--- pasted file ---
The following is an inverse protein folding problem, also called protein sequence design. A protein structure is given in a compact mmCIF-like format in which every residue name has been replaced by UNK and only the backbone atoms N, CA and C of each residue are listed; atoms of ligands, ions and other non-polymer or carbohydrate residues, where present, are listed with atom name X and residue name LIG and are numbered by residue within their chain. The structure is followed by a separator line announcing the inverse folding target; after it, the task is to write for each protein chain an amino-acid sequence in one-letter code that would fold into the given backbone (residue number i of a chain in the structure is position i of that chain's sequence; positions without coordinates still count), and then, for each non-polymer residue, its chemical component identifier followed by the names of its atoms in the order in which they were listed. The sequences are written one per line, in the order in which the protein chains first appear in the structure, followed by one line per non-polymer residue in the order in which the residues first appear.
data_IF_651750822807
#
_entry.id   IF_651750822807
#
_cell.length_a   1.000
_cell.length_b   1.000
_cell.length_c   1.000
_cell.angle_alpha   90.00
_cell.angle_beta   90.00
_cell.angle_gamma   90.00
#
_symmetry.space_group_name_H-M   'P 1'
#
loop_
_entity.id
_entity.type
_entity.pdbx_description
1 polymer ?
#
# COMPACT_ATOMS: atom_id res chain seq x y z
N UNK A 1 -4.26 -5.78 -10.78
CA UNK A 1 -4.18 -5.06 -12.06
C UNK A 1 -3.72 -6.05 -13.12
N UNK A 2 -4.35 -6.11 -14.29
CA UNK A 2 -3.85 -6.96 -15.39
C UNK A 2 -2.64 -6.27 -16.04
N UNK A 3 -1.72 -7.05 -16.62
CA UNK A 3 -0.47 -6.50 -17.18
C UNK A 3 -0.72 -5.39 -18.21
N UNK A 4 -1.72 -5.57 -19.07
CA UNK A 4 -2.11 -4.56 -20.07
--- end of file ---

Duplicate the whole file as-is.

The following is an inverse protein folding problem, also called protein sequence design. A protein structure is given in a compact mmCIF-like format in which every residue name has been replaced by UNK and only the backbone atoms N, CA and C of each residue are listed; atoms of ligands, ions and other non-polymer or carbohydrate residues, where present, are listed with atom name X and residue name LIG and are numbered by residue within their chain. The structure is followed by a separator line announcing the inverse folding target; after it, the task is to write for each protein chain an amino-acid sequence in one-letter code that would fold into the given backbone (residue number i of a chain in the structure is position i of that chain's sequence; positions without coordinates still count), and then, for each non-polymer residue, its chemical component identifier followed by the names of its atoms in the order in which they were listed. The sequences are written one per line, in the order in which the protein chains first appear in the structure, followed by one line per non-polymer residue in the order in which the residues first appear.
data_IF_651750822807
#
_entry.id   IF_651750822807
#
_cell.length_a   1.000
_cell.length_b   1.000
_cell.length_c   1.000
_cell.angle_alpha   90.00
_cell.angle_beta   90.00
_cell.angle_gamma   90.00
#
_symmetry.space_group_name_H-M   'P 1'
#
loop_
_entity.id
_entity.type
_entity.pdbx_description
1 polymer ?
#
# COMPACT_ATOMS: atom_id res chain seq x y z
N UNK A 1 -4.26 -5.78 -10.78
CA UNK A 1 -4.18 -5.06 -12.06
C UNK A 1 -3.72 -6.05 -13.12
N UNK A 2 -4.35 -6.11 -14.29
CA UNK A 2 -3.85 -6.96 -15.39
C UNK A 2 -2.64 -6.27 -16.04
N UNK A 3 -1.72 -7.05 -16.62
CA UNK A 3 -0.47 -6.50 -17.18
C UNK A 3 -0.72 -5.39 -18.21
N UNK A 4 -1.72 -5.57 -19.07
CA UNK A 4 -2.11 -4.56 -20.07